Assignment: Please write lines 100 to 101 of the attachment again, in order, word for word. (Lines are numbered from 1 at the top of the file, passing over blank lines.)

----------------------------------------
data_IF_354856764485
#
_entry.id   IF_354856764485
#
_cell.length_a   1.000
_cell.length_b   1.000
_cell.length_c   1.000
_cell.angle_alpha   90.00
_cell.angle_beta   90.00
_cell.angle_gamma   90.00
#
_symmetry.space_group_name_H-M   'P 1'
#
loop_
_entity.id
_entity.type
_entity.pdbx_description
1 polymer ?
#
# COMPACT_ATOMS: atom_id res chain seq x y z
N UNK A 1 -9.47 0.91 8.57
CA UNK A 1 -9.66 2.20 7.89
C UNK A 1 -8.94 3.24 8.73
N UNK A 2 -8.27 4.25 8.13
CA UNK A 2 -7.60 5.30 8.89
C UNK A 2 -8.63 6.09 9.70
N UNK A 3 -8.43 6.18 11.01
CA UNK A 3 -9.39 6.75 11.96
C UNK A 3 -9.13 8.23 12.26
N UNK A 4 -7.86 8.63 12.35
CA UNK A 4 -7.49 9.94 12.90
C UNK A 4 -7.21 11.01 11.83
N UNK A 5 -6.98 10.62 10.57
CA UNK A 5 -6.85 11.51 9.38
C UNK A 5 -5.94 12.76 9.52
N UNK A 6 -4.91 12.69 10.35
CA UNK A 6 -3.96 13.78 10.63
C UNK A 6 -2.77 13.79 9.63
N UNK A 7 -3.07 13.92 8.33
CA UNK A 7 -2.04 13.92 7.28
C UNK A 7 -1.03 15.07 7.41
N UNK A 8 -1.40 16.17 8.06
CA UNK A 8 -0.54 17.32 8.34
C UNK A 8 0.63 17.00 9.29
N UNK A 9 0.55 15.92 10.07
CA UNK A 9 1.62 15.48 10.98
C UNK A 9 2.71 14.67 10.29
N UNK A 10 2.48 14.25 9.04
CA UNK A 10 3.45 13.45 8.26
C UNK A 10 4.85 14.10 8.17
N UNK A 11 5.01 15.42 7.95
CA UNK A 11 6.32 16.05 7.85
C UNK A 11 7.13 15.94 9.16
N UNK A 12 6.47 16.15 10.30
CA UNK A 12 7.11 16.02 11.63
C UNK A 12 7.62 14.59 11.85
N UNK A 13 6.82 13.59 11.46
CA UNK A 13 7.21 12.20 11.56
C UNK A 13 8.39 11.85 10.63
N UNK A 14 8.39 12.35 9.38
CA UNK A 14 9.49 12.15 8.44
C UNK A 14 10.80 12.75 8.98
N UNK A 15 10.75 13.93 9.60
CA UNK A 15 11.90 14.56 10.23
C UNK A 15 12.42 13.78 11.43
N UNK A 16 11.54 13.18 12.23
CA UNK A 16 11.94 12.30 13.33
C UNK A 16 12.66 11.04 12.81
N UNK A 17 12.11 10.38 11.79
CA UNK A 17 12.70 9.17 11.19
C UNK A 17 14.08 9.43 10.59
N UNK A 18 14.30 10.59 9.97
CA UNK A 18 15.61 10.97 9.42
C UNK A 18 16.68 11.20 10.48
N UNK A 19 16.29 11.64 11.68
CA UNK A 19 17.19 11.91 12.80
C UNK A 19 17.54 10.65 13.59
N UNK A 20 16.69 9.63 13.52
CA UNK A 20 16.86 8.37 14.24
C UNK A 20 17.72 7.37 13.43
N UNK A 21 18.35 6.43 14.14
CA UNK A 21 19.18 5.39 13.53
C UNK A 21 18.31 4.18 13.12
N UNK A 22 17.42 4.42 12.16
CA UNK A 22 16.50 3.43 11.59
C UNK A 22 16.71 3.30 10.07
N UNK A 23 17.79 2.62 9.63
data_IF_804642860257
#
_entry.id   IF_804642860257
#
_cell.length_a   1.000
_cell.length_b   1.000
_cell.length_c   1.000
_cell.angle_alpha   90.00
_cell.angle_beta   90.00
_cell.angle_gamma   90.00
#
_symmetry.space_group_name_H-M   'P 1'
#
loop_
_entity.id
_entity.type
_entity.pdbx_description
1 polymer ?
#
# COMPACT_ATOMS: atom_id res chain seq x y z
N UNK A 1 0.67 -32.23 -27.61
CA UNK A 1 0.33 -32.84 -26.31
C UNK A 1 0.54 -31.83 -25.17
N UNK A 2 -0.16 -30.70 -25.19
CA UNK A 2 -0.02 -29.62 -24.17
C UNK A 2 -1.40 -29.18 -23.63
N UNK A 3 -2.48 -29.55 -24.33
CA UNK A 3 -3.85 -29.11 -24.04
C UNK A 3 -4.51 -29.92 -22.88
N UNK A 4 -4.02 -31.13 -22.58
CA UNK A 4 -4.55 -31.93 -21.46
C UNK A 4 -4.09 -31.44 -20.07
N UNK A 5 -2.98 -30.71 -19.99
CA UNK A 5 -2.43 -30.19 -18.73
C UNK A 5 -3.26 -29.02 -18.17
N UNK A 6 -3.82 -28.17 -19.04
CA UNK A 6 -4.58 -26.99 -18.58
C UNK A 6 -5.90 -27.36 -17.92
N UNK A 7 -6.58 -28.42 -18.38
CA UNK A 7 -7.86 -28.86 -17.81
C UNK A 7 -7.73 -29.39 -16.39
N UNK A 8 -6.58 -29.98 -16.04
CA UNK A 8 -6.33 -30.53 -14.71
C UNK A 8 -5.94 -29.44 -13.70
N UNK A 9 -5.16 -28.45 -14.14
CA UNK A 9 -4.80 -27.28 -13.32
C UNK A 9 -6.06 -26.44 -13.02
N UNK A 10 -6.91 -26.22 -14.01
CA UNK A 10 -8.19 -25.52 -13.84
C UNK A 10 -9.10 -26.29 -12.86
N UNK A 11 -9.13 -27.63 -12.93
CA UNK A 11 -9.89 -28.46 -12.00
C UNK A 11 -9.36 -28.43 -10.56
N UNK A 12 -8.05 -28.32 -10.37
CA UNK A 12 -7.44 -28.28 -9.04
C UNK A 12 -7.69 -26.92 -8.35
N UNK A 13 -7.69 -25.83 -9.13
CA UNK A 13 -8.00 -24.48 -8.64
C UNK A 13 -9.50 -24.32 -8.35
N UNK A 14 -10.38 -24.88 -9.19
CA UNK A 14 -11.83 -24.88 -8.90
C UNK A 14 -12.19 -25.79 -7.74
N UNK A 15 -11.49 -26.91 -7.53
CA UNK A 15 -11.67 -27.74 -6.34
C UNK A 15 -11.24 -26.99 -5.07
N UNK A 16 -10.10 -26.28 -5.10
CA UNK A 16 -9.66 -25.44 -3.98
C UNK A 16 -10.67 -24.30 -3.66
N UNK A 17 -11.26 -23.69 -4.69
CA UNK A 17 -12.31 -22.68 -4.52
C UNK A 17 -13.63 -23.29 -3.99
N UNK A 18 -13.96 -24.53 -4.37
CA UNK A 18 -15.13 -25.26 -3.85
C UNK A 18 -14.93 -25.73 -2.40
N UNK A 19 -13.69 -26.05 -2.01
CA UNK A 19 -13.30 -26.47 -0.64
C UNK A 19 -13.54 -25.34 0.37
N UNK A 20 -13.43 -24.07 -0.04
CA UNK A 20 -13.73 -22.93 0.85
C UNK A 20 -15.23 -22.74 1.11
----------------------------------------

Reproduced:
#
loop_